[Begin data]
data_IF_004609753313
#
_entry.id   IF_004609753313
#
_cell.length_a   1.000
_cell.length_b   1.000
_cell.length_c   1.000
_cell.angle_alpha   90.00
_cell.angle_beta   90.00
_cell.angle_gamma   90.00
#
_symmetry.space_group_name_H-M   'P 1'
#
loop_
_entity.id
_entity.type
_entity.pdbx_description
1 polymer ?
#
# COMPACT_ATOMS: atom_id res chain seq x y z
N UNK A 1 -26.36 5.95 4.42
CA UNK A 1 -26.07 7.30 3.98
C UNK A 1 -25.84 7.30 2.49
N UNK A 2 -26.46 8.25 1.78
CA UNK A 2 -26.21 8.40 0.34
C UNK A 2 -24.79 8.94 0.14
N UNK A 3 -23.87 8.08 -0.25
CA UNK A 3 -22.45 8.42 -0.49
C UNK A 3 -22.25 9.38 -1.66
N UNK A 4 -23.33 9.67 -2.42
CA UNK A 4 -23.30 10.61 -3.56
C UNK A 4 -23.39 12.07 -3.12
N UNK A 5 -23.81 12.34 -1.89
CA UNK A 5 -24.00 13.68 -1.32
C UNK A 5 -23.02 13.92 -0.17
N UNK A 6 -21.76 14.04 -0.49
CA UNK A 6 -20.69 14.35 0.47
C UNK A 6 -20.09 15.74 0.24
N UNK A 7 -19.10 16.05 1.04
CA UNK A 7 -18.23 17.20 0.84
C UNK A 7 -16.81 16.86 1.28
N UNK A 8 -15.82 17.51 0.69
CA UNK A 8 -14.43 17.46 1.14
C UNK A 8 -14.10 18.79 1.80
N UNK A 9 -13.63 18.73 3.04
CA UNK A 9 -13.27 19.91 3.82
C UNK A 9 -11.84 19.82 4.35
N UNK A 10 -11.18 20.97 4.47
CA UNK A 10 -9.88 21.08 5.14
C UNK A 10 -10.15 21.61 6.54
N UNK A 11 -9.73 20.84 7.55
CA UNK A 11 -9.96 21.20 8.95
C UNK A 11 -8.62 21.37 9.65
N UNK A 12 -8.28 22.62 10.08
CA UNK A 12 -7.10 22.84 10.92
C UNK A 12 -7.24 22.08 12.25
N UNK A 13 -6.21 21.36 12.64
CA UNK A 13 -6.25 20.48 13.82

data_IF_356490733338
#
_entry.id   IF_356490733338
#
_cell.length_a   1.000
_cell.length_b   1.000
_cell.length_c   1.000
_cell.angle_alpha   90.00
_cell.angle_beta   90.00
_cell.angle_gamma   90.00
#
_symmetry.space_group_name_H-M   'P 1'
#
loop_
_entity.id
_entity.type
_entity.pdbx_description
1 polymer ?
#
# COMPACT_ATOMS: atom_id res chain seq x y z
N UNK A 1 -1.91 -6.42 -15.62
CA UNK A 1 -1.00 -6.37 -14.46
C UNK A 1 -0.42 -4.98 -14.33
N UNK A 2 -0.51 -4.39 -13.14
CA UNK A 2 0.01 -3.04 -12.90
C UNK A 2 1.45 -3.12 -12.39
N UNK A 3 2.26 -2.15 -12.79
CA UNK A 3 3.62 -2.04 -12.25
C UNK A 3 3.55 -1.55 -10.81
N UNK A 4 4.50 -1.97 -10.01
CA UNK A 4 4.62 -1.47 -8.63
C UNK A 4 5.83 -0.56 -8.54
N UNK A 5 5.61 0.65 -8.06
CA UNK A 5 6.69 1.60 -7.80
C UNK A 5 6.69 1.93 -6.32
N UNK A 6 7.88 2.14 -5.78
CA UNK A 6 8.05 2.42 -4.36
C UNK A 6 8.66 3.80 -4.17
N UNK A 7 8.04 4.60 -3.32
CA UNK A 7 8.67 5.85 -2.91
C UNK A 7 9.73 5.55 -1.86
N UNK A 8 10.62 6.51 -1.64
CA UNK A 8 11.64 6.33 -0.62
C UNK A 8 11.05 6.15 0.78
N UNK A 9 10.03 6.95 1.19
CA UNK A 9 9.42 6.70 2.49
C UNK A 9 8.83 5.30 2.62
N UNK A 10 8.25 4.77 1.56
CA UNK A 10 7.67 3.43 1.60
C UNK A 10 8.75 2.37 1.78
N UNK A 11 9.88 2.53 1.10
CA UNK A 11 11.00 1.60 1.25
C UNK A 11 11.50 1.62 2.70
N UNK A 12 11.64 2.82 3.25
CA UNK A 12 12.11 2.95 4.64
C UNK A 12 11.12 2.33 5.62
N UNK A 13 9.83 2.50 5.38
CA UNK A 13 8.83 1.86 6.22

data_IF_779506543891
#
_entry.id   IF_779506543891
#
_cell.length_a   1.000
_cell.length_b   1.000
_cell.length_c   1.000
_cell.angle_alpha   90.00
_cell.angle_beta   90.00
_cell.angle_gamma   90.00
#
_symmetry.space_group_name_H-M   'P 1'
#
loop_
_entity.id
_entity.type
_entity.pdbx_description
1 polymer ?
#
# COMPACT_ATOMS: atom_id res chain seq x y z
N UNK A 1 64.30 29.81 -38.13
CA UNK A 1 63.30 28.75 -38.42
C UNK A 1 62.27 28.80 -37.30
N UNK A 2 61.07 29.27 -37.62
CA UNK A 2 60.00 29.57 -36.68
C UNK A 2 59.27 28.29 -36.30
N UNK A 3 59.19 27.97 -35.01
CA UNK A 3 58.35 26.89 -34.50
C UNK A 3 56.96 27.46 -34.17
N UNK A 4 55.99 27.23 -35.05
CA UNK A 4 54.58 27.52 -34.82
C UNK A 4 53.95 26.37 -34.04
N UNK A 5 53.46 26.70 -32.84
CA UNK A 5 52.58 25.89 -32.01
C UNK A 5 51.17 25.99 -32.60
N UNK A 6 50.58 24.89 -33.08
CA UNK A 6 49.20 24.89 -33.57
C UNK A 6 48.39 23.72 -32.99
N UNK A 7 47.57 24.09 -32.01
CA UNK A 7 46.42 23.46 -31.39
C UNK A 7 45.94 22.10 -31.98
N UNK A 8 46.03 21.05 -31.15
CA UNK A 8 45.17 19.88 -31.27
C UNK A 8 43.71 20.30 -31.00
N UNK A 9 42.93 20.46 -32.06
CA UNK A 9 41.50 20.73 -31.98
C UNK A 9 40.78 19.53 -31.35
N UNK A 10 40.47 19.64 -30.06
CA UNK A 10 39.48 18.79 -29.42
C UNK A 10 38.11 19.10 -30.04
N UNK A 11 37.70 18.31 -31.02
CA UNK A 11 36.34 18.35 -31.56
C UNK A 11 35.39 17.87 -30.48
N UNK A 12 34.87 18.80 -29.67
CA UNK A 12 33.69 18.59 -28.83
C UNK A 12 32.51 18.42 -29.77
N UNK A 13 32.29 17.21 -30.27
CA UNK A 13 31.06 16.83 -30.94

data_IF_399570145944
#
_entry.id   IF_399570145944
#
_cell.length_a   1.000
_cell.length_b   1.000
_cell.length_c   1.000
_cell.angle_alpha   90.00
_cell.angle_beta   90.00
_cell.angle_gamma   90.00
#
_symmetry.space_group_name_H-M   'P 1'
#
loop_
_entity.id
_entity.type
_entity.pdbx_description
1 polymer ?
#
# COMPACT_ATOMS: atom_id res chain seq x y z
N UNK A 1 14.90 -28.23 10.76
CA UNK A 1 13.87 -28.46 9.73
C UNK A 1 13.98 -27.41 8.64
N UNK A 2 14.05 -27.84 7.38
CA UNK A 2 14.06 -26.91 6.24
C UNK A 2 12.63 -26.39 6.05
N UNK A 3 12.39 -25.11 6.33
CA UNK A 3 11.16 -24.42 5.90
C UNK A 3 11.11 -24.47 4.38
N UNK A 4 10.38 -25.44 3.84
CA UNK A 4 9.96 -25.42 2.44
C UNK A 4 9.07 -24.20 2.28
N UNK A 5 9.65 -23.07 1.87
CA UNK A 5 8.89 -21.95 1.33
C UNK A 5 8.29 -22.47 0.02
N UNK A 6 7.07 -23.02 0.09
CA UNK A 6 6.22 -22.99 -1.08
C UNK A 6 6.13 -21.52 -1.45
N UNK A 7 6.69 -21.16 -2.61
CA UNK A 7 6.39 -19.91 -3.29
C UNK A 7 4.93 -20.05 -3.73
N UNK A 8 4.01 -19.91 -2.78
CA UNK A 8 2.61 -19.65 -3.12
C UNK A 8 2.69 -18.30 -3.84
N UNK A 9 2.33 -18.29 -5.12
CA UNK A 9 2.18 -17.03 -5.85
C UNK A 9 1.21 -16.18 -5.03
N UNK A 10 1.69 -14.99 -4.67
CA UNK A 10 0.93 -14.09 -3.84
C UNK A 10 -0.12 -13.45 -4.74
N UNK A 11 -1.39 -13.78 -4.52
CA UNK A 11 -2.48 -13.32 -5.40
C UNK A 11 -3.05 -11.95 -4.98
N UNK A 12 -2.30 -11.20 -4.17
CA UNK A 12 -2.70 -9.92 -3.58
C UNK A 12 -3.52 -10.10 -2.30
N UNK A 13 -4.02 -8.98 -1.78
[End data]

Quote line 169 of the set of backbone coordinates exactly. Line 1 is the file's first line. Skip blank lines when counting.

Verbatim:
C UNK A 11 35.39 17.87 -30.48